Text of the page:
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Glad to Be Alive
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43,010 Posts
Discussion Starter · #1 · (Edited)
Sorry to bug you gals.

I thought I had a lot of trouble when 3 weeks ago I crashed and almost died. I ended up in the hospital for 7 days for a rupture spleen. If I went home and took a shower, like I wanted too, there would have been no way I would have lived.

Anyway, I thought that was a big problem until an old girlfriend (and really good friend) was diagnosed with with invasive dutcal carcinoma of the breast, high grade, already spread to one lymph node.

First off if you have a lump don't let your doctor tell you don't worry about it we will check it next year. Make sure to get your mamograms

second I want to be there for her. If any of you have gone through this could you please PM' some tips for me to help her get through this. This is really tough.

She will have both breast removed, followed by chemo and radiation

Thanks for your help......and

PLEASE GET YOUR MAMOGRAMS
 

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Slothful dirt hippie
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2,900 Posts
My sister was diagnosed at stage 4 leukemia with probably only 6 weeks from organ failure in December 2005. She went through a round of chemo in early 2006, then a stem cell transplant just over a year ago, and almost died this spring from GVHD and complications from anti rejection drugs. Her kids are 10 and almost 8. She was actually almost back to 'normal' until last night- she's landed in the hospital with intestinal problems, and we're hoping it's just the flu since it's going around and one of her kids just got over it.

Hopefully your friend has a good support network, because getting through treatment can demand a lot from a raft of committed people. There are a million things she may need, from people to step with her through the medical stuff to someone just keeping an eye on her or a family member's house while they're away.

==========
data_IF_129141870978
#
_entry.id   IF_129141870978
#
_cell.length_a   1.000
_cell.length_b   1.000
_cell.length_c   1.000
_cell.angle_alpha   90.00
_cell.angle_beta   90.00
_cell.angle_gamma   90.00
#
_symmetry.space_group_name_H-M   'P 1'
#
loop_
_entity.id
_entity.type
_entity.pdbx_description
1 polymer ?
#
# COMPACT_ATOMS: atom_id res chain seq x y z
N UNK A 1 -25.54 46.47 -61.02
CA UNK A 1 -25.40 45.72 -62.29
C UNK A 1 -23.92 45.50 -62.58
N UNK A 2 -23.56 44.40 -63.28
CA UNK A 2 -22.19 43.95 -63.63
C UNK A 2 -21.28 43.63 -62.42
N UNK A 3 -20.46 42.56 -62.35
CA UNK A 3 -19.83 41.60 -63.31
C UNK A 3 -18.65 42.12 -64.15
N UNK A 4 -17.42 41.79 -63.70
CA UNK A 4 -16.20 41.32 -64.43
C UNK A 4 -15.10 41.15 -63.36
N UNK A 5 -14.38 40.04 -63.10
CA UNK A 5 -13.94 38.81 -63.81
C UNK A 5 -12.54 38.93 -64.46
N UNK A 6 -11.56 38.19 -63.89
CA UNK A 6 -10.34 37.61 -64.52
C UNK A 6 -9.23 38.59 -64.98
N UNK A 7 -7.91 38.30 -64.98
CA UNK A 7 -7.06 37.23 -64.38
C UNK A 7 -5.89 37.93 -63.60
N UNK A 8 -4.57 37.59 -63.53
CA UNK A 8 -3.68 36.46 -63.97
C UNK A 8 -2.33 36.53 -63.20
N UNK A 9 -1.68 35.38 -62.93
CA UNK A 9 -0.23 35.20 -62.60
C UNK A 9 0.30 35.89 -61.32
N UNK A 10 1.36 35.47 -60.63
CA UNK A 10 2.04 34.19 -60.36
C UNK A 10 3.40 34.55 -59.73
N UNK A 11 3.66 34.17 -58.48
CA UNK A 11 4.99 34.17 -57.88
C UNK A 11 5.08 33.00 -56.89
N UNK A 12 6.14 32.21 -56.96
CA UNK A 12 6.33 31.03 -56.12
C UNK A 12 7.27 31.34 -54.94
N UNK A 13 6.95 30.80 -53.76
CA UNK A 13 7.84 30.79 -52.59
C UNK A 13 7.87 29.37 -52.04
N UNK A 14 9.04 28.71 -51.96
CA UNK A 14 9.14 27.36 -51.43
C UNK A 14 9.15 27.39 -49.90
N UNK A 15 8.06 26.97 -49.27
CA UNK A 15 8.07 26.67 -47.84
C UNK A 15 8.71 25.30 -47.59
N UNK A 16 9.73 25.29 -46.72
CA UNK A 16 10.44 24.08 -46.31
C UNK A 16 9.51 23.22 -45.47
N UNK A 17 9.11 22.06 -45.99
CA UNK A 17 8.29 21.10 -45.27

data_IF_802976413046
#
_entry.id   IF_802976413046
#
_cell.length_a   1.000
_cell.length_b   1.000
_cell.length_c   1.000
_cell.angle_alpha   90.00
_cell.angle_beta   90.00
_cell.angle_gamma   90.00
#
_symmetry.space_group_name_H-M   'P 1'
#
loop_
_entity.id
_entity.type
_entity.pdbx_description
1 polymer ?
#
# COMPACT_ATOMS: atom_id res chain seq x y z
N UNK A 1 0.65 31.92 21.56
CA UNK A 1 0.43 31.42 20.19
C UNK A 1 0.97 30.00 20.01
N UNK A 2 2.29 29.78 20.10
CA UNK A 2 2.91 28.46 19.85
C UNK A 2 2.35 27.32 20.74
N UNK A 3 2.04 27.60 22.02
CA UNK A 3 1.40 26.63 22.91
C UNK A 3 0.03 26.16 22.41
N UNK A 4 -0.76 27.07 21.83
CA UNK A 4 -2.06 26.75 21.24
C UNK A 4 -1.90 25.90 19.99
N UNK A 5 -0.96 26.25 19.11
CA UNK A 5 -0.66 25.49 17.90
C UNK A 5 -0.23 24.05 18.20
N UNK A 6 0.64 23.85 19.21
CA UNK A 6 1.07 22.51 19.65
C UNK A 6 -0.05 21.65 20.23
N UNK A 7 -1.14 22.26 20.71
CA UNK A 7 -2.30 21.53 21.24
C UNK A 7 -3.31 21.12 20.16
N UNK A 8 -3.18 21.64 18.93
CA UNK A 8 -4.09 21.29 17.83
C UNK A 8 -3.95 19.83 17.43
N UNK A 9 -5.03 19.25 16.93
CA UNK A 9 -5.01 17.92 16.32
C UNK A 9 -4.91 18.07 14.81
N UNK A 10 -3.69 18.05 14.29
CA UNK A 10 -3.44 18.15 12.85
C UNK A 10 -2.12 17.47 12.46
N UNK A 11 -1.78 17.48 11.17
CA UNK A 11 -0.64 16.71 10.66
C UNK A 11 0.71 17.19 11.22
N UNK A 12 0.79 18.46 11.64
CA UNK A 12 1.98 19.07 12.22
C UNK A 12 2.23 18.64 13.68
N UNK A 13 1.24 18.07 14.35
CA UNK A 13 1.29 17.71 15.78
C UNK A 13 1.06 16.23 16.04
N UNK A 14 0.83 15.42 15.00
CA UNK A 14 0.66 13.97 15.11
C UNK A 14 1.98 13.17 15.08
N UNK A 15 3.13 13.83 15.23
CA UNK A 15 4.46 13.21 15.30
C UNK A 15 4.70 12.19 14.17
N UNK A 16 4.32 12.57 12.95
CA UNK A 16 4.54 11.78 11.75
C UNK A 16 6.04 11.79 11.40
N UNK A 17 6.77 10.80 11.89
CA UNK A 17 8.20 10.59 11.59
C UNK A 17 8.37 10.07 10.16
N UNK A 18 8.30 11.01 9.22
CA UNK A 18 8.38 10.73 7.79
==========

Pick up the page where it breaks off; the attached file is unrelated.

Ask her what she needs. Keep asking her. Ask her family/friends doing care-taking what they need. You'll need to respect her space of course, but I'd say the MVPs in my sister's adventure have been those pittbull friends and family members who have refused to give up, never quit calling or emailing every couple weeks, never quit asking what was up and how they could help, never quit offering to put everything down and come running if/when we needed it... just knowing extra hands were available and willing as backup has been HUGE.
 

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Are we there yet?
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794 Posts
In my circle of friends we've been hit with a few 'challenges' such as this. What really helped pull people through was

1. Daily cards of support from over 50 people. Some of the folks that sent cards had never met these people (a mom of a friend and 'virtual' friends in a forum such as this)

2. Daily meals dropped off so cooking was removed from the daily to-do list and attention could be spend on the task at hand. Meals could easily be frozen if they didn't feel like eating it that day.

3. I watched a gals dog for a month so her husband was free to focus on her and her recovery and not have to worry about a puppy that need to be exercised as well. Remember that small tasks are daunting when faced with a bigger challenge. Even filling a pet's bowl with water removes one worry from the mind.

4. This I think helped the most, the daily emails and phone calls reminding each person that we were there for them if they ever needed anything and that we were pulling for their recovery. It's always nice to know you have an army of support behind you.